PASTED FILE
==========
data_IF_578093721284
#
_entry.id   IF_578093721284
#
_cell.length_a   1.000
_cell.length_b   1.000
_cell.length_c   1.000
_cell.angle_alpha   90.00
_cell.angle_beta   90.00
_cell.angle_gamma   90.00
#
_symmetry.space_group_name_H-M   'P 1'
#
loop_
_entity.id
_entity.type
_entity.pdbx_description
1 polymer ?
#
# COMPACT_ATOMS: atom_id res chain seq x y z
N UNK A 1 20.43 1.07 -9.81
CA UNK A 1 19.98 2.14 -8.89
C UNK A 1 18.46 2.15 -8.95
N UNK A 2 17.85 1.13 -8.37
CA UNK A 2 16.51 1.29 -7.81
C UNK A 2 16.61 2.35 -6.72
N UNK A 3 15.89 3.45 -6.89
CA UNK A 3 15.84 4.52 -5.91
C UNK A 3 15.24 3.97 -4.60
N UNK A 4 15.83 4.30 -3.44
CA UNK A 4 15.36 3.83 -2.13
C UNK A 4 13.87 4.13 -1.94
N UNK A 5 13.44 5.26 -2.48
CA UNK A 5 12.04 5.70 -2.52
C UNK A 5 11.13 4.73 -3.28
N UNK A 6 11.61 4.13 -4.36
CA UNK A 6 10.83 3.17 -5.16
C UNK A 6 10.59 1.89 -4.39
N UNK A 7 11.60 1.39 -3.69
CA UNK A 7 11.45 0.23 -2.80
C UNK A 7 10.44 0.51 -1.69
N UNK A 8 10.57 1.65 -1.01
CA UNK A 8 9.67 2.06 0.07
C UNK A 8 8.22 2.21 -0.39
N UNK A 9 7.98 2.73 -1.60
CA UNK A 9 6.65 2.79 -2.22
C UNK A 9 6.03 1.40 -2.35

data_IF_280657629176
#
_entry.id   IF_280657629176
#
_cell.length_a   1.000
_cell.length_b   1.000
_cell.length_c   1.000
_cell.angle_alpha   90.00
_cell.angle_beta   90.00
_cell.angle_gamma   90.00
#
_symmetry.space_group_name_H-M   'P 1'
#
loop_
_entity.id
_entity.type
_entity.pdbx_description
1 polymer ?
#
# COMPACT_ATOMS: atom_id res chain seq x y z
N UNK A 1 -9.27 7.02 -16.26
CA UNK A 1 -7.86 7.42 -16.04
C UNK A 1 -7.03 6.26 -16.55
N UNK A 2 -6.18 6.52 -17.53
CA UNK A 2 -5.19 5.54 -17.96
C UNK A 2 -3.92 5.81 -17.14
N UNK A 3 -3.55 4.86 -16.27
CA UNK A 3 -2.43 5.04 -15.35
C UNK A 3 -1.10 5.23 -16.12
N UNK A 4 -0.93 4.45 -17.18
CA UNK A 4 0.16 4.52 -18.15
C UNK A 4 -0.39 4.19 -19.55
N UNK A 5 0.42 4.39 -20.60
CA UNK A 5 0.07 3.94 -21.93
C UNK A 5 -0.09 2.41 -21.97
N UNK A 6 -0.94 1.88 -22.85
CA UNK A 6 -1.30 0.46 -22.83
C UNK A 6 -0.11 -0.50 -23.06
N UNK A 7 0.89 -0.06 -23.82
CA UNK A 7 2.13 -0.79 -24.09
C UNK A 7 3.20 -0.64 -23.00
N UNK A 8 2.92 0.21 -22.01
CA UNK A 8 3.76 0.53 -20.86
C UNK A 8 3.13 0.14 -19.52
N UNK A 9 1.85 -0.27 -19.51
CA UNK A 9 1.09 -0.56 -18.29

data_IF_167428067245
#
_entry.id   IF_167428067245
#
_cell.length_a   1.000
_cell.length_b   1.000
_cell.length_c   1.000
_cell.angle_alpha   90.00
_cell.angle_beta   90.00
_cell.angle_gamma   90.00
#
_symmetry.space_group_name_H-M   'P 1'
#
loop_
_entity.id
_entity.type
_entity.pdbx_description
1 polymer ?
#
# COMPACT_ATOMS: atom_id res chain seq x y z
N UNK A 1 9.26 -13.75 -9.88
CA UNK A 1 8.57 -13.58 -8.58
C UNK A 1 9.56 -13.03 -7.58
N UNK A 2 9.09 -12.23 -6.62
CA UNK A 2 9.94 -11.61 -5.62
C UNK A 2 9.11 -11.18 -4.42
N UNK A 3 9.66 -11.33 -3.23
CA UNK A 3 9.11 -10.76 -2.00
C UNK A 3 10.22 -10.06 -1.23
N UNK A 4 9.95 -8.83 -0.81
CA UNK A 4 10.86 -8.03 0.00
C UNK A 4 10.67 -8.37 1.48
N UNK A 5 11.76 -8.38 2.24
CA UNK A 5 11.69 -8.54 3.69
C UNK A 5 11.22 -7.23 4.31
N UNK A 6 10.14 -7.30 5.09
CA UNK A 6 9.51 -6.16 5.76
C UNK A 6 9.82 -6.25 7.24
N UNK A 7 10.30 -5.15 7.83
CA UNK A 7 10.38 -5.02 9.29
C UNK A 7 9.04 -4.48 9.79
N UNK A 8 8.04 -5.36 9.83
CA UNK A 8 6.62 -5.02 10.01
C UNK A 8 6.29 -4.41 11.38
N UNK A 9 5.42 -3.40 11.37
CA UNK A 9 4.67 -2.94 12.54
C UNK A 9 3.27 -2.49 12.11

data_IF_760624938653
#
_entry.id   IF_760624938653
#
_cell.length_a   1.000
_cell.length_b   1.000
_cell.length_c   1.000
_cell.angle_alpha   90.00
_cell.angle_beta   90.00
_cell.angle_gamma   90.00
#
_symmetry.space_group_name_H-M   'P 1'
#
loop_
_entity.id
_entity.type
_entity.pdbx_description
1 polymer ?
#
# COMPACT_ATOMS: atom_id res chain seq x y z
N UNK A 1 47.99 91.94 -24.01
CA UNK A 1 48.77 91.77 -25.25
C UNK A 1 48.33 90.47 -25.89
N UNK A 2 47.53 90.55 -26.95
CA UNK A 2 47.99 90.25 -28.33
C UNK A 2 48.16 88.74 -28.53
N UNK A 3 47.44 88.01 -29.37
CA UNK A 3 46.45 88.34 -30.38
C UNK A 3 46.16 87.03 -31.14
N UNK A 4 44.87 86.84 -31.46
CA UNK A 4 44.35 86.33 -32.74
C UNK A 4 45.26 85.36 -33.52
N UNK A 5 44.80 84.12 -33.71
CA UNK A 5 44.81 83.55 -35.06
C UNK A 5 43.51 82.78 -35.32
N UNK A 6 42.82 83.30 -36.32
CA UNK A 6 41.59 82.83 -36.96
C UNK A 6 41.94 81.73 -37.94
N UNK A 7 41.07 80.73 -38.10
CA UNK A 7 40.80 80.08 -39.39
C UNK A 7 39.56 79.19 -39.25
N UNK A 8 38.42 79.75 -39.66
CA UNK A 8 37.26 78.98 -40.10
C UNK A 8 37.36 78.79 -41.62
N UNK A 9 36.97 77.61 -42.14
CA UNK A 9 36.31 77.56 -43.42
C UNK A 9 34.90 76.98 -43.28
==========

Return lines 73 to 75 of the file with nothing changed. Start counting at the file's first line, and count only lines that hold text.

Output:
C UNK A 2 -3.92 5.81 -17.14
N UNK A 3 -3.55 4.86 -16.27
CA UNK A 3 -2.43 5.04 -15.35